Purpose: The purpose of this paper is to analyze the effect of delivering rescue services in remote areas, where there is little or no natural incentive to provide this service, taking the case of Estonia as an example.
Design/methodology/approach: The case study is based on secondary data obtained via analysis of legal acts, rescripts and strategic documents, as well as (applied) studies. In addition, the transcripts of ten half-structured interviews were analyzed, which were conducted with rescue services experts in December 2012. The benefits and risks pointed out in the literature are discussed against an example of providing rescue services in the remote areas of Estonia.
Findings: Outsourcing rescue services has led to cost effectiveness and thereby provides a better-quality service in densely populated areas. The main risks are yet to emerge. It is highly probable that the Estonian Rescue Board has to deal with the issues regarding the lack of control over service, which in turn is caused by the lack of skills and competence to manage the relationships and to design appropriate service-level agreements.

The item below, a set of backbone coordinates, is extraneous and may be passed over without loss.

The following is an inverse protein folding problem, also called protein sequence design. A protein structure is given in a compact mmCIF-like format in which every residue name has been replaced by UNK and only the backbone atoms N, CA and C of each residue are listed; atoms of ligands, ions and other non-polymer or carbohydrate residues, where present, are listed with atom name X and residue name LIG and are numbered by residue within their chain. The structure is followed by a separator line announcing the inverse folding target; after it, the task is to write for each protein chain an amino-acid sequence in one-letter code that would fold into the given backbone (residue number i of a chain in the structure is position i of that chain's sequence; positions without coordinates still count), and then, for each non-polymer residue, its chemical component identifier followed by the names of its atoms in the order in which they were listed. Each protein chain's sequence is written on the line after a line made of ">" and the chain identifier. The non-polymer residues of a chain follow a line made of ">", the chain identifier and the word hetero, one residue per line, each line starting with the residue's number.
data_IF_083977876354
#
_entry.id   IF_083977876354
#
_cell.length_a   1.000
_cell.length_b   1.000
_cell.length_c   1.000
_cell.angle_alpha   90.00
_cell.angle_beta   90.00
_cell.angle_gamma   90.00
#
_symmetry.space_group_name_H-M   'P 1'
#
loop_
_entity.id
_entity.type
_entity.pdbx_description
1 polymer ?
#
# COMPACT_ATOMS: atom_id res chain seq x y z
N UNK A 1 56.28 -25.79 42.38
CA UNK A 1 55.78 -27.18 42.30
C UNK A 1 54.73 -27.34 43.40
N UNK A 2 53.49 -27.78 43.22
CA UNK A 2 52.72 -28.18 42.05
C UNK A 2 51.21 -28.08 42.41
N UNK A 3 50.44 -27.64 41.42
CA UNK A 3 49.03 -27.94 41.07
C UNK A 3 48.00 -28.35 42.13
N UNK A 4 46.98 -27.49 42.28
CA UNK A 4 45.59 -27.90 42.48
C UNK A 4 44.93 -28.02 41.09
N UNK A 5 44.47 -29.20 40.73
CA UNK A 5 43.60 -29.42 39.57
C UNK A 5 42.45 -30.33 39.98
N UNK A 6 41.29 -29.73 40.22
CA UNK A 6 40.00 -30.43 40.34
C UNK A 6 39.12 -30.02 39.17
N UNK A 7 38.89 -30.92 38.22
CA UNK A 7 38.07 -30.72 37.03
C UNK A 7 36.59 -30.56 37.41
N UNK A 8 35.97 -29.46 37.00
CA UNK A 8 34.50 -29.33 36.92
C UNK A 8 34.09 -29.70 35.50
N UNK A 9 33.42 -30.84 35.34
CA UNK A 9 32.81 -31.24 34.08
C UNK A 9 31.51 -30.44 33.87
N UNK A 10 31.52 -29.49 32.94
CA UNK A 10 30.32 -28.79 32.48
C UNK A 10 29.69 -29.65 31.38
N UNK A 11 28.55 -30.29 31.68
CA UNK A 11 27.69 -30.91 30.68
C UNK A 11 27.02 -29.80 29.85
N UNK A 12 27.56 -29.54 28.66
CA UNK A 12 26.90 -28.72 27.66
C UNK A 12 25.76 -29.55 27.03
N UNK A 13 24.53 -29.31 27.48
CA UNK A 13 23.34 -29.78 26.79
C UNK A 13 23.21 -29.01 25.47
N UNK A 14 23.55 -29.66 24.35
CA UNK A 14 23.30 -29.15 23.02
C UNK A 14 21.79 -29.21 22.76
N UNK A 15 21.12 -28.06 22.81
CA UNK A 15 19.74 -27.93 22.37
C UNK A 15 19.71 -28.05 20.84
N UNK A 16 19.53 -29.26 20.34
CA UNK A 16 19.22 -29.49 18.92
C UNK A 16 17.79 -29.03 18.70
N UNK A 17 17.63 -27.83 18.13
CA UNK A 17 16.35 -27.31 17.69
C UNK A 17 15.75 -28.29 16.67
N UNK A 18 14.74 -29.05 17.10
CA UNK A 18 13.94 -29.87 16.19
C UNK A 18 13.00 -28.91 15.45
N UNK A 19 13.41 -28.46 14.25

Research limitations/implications: Since the voluntary rescue service provision is rapidly evolving, there have not yet been many studies undertaken to describe the positive and negative aspects of its development. Therefore, the collected data have gaps and are open for discussion.
Practical implications: The introduction of an extensive network of voluntary fire and rescue service brigades is a paradigm shift in Estonia, where the rescue services have so far been provided publicly. Thus, it gives a guidance to other practitioners, on which aspects they should focus on, while planning a change in service provision/provider.
Originality/value: The novelty of this paper is to systematically analyze the benefits and risks occurred on a shift from public provision of rescue services to providing it in an extensive co-operation with voluntary rescuers.
- Fire and rescue services
- Public services
- Remote areas